Over 3,400 snake species exist on planet Earth-about 50 in America and 21 in Wisconsin. Both, major differences and similarities can be found among the species.
The size, diet, and jaw anatomy of these snakes differs depending on the snake breed. Some species eat larger prey, while others have unhingeable jaws. Some snakes can kill a person with a single bite that causes infection, while other breeds' bites are not lethal.
Snake breeds have varying diets based on where they live and their size. It wouldn't usually be expected to see a garter snake eating a squirrel, right? But in places like Africa and South America, snakes eat pigs, birds, dogs, and even fish and amphibians.
Despite their many differences, snake species have many genetic similarities. For example, all snakes are cold-blooded, absorb heat from an outside source, and can shed their skin to grow a new layer. No matter the breed, all snakes also flick their tongues to obtain smells and learn about their surroundings.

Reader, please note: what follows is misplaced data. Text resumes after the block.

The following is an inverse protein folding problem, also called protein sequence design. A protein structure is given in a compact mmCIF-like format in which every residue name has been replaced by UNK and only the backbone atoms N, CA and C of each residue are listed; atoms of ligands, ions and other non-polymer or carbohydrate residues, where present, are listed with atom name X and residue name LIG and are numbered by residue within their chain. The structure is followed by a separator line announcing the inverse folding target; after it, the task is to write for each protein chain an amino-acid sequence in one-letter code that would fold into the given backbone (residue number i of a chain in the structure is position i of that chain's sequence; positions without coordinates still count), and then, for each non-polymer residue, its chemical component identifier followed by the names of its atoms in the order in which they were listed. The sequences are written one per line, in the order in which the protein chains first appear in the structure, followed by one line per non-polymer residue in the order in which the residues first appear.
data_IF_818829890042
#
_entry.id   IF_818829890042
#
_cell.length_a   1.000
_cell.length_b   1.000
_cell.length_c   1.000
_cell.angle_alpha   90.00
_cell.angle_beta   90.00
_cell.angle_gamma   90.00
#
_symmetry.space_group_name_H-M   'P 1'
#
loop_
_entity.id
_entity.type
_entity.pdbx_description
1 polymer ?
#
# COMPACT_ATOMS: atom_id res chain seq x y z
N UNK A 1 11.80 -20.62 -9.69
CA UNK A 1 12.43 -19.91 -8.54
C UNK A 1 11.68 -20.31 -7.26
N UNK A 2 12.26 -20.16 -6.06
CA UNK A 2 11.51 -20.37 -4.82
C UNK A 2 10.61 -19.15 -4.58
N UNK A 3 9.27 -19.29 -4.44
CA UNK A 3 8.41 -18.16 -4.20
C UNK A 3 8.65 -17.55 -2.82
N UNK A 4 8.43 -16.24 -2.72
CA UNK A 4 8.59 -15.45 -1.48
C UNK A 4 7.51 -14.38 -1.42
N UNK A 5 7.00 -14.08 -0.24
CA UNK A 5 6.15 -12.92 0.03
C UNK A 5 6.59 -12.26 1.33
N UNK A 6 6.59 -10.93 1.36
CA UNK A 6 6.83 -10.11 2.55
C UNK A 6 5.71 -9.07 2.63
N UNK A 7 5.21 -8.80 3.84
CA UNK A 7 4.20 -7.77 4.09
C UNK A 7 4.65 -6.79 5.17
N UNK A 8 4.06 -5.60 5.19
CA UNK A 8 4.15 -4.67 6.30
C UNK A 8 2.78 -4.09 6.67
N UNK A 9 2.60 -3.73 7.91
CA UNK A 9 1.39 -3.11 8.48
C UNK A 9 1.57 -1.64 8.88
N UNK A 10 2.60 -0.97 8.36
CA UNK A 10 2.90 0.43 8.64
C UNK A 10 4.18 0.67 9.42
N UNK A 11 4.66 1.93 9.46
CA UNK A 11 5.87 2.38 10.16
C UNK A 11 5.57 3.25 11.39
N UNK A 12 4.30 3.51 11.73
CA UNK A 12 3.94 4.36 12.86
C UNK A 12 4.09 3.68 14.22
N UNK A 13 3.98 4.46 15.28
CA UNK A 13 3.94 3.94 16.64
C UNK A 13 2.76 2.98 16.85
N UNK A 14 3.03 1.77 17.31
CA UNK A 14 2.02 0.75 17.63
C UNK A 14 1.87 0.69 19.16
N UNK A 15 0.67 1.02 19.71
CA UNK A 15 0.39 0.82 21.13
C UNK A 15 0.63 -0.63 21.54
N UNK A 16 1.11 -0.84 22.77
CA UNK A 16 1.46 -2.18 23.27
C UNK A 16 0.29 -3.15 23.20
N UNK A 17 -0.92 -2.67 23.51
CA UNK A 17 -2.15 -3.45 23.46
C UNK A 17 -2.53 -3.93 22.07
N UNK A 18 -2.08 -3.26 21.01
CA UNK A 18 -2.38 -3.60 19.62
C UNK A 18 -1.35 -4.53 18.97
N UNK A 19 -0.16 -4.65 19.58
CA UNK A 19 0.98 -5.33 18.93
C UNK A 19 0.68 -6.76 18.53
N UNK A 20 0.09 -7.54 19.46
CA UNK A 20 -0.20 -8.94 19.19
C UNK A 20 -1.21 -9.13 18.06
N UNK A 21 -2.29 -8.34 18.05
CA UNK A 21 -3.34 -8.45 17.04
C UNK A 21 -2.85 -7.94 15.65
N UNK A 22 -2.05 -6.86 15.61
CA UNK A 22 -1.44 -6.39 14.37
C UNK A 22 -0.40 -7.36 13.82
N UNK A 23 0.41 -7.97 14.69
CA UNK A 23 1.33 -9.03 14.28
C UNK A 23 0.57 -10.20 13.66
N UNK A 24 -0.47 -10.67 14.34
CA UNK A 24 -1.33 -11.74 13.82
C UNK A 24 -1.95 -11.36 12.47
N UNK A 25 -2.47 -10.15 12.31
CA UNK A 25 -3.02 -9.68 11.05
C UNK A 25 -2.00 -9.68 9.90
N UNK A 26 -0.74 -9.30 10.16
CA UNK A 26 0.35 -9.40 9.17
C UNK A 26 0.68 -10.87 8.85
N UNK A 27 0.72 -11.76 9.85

Though it might be surprising, there are actually friendly snakes to be found, too. The corn snake could be a wonderful pet, for instance. This breed is native to the southeastern and central United States, where they can grow up to six feet long.
Just like humans, snakes come in every shape, size, and color, and they hail from every country. Their differences are special and make every breed unique.
Wisconsin State Journal